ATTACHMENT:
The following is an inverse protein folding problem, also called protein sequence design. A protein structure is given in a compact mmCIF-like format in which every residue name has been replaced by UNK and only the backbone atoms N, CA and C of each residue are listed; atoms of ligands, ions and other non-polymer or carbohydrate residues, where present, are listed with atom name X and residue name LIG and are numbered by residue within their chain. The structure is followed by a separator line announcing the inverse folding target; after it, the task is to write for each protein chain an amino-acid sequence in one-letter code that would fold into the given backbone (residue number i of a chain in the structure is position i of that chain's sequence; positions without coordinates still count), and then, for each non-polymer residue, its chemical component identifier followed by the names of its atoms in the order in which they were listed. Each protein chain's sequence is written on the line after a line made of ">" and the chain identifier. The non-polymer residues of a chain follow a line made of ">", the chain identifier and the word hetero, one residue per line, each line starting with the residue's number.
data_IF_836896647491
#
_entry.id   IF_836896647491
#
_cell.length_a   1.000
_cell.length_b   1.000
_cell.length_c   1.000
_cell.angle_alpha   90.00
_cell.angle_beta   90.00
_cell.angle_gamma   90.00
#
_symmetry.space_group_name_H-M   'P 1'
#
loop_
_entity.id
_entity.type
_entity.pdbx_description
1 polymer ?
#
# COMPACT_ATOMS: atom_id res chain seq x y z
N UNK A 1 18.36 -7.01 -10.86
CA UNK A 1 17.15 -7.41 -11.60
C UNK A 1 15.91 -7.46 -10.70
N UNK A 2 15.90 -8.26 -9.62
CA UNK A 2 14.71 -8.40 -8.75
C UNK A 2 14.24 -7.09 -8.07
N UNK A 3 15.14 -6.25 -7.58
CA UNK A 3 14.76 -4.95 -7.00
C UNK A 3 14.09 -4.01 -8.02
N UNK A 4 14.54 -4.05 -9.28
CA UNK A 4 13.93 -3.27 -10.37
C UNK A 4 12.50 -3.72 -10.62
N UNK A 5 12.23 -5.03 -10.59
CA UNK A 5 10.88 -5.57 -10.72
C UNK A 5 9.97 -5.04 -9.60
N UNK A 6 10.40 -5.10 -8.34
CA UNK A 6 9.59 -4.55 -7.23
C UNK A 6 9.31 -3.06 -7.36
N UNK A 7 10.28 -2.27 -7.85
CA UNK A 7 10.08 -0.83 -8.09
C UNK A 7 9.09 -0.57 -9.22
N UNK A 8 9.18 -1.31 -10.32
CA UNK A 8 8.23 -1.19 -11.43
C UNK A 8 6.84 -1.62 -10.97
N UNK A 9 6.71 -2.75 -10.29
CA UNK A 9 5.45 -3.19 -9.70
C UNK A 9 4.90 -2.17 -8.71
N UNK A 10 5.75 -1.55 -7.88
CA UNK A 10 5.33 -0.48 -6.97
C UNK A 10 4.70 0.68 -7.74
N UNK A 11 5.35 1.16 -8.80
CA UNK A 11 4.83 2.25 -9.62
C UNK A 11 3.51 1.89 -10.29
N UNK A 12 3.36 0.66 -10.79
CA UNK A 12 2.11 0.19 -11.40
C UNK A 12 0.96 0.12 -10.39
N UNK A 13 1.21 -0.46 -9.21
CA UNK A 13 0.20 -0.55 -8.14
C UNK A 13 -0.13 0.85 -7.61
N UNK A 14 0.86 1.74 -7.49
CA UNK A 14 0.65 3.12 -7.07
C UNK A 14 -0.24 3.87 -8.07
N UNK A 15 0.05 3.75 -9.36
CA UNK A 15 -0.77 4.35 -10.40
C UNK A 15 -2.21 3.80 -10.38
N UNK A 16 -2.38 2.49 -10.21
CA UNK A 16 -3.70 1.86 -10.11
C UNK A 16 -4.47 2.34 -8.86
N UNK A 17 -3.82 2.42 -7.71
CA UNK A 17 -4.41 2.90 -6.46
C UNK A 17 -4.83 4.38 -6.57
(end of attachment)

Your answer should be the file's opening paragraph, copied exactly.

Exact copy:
The following is an inverse protein folding problem, also called protein sequence design. A protein structure is given in a compact mmCIF-like format in which every residue name has been replaced by UNK and only the backbone atoms N, CA and C of each residue are listed; atoms of ligands, ions and other non-polymer or carbohydrate residues, where present, are listed with atom name X and residue name LIG and are numbered by residue within their chain. The structure is followed by a separator line announcing the inverse folding target; after it, the task is to write for each protein chain an amino-acid sequence in one-letter code that would fold into the given backbone (residue number i of a chain in the structure is position i of that chain's sequence; positions without coordinates still count), and then, for each non-polymer residue, its chemical component identifier followed by the names of its atoms in the order in which they were listed. Each protein chain's sequence is written on the line after a line made of ">" and the chain identifier. The non-polymer residues of a chain follow a line made of ">", the chain identifier and the word hetero, one residue per line, each line starting with the residue's number.